Back | Programme Area: Special Events (2000 - 2009)
For an Emancipatory Socio-Economics (Draft)
I would like to take as my starting point the need to rethink all of economics, not only the kind of analysis and policy that is applied to the ensemble of countries in Asia, Africa and Latin America that are often labelled ‘developing’. The problem is not that neoclassical economics works well for ‘developed’ countries while not fitting ‘developing’ countries, but that it does not work well for any country. In rethinking what kind of economics is needed for ‘developing’ countries, it is important to make links with currents of thought that are also challenging the hegemony of neoclassical economics in ‘developed’ and ‘transition’ countries. If neoclassical economics is allowed to appear (even by default) as the appropriate economics for rich and powerful countries, then any reconstituted ‘development economics’ will continue to be marginalised, both in the policy arena and in the curriculum.
There are several currents of thought that contain challenges to the dominance of neoclassical economic thinking- structuralist, post-keynesian, evolutionary economics among them. My remarks draw in particular on two -the human development current and the feminist economics current (see also Elson, 1997; Elson, 1999;Elson and Cagatay, 2000). They reflect a belief in the importance of pluralism in thinking about economies.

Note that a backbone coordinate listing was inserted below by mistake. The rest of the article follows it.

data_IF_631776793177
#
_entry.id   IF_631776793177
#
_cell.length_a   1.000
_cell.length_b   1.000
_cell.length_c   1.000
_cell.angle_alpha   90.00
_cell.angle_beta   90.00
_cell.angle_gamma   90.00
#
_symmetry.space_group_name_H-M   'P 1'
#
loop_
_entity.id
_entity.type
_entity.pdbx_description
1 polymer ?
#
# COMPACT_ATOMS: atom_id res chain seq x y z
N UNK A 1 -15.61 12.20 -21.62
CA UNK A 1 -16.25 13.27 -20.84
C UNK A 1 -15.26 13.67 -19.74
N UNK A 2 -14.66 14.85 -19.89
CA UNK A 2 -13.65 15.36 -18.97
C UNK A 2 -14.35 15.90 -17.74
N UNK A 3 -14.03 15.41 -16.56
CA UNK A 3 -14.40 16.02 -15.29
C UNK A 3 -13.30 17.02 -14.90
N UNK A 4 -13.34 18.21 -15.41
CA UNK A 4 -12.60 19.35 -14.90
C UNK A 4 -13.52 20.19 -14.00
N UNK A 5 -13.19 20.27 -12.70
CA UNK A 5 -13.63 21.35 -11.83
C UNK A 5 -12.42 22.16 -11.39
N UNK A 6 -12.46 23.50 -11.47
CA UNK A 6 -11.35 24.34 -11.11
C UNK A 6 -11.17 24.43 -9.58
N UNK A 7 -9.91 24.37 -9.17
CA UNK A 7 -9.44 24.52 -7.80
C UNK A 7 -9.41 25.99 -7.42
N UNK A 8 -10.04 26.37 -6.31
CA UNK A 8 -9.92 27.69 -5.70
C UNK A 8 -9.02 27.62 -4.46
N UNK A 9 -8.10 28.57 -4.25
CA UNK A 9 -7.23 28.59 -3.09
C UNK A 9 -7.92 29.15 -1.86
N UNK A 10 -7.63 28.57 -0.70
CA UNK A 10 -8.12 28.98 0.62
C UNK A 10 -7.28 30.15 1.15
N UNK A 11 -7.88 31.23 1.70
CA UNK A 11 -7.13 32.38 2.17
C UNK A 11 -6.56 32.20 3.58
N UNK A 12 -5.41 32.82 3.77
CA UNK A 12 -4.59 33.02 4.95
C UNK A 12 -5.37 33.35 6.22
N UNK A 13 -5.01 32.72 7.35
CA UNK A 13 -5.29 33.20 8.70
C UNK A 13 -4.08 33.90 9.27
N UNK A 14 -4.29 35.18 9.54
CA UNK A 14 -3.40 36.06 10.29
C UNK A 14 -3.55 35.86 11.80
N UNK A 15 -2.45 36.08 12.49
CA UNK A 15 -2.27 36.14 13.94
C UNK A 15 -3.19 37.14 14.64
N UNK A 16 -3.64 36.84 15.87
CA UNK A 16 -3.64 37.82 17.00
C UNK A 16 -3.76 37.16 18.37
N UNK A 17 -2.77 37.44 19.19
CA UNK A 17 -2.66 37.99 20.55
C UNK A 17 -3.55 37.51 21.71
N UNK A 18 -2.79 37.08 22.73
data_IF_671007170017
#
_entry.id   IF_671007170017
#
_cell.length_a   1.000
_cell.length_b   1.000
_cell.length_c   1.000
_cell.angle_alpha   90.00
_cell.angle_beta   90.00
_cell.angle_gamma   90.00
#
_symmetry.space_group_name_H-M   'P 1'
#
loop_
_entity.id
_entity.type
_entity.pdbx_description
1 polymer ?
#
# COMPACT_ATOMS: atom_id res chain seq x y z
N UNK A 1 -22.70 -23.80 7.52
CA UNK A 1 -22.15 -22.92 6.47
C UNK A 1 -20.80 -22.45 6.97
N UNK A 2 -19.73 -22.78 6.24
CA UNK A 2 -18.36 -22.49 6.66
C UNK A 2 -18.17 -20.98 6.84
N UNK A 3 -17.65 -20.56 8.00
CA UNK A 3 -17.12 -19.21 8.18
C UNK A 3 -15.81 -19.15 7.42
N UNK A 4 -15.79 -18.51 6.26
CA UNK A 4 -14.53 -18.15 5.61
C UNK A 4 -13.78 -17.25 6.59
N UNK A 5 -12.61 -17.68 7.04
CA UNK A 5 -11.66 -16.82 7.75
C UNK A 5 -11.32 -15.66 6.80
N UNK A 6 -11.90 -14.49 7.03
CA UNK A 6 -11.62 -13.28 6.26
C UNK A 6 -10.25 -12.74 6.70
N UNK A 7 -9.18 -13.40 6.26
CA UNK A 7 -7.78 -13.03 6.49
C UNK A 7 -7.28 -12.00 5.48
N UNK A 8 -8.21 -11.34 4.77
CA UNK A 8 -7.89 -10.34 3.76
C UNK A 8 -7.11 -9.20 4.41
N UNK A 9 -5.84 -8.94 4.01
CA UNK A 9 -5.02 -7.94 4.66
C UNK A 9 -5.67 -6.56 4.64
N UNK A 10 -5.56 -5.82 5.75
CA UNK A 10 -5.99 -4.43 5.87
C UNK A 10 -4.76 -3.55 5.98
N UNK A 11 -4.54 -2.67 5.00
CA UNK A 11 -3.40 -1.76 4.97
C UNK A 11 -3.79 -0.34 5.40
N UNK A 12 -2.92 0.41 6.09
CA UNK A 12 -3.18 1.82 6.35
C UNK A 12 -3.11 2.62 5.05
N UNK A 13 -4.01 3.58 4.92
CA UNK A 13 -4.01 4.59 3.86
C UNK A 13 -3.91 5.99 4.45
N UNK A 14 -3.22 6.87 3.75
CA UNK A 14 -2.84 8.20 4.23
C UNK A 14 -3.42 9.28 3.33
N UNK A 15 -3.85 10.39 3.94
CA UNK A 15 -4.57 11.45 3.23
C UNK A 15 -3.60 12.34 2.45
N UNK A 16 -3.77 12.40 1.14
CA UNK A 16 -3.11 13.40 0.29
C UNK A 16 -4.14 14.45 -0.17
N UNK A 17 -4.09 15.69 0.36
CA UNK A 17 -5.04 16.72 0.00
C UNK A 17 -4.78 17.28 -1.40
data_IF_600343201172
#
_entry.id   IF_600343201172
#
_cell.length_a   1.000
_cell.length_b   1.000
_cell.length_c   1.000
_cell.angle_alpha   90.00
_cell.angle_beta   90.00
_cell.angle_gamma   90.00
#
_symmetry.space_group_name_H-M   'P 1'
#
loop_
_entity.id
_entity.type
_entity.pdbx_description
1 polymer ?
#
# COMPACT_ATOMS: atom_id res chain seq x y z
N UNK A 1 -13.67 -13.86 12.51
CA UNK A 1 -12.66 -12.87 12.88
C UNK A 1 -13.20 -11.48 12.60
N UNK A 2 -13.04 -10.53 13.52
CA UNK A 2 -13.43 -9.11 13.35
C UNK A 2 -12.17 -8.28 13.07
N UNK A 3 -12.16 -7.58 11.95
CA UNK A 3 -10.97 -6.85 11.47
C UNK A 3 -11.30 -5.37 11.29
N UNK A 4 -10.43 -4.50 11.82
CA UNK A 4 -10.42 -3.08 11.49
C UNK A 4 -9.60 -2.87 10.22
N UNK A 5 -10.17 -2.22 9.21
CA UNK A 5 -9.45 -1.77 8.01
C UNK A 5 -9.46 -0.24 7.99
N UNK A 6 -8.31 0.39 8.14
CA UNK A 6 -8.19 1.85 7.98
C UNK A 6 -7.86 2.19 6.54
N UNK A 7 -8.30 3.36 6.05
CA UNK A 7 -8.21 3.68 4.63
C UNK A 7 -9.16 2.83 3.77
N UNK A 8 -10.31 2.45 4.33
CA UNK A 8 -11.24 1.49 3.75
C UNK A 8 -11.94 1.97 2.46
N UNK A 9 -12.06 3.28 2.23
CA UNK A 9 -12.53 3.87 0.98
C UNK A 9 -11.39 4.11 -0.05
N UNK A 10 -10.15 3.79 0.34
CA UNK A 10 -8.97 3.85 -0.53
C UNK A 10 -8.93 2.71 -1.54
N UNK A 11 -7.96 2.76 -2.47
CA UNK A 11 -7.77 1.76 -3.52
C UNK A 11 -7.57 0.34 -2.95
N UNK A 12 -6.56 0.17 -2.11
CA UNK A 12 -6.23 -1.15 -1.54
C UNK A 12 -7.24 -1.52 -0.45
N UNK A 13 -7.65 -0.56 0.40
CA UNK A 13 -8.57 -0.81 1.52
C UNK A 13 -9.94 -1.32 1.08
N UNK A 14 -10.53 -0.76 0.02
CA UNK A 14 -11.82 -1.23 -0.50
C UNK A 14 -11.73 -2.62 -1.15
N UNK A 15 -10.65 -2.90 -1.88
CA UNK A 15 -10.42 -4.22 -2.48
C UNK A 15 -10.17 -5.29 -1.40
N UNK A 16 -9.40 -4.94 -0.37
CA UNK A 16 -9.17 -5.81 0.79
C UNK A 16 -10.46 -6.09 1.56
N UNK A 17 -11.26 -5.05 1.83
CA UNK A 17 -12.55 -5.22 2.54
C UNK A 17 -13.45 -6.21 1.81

Unlike the World Bank’s World Development Report, the UNDP Human Development Report examines issues of poverty, inequality and growth in all countries. The human development approach challenges the merely instrumental treatment of human beings as ‘factors of production’ in the service of economic growth no matter where it takes place. Similarly, feminist economics (as exemplified, for instance, in the journal Feminist Economics, and in special issues of World Development on gender, trade, and macroeconomics, Vol 23, No 11, 1995 and Vol 28, No.7, 2000) challenges the validity of ‘rational economic man’ for rich countries as well as for poor ones; and argues that unpaid time spent caring for family, friends and neighbours is an economic issue, not just a personal issue, all over the world. This does not mean that human development and feminist economics try to force all countries into a ‘one size fits all’ straitjacket. Rather they have rejected straitjackets as an appropriate way of dealing with intractable reality.
Of course, any social science has to engage in abstraction. The problem is to choose the forms appropriate to the question in hand. ‘Horses for courses’, as Joan Robinson was fond of saying. Rethinking cannot avoid some grappling with methodological issues.
There is a need for thought experiments at high levels of abstraction to think through possible regularities in interconnections and linkages; but in applied analysis, there has to be scope for investigating particularities that may subvert those generalities. The same set of stylised facts will not fit the whole world. This was indeed the premise of ‘development economics’. However, there is no longer, if indeed there ever was, a neat bifurcation between a set of stylised facts that fit ‘developed countries’ and a set that fit ‘developing countries’. A much richer typology is needed.
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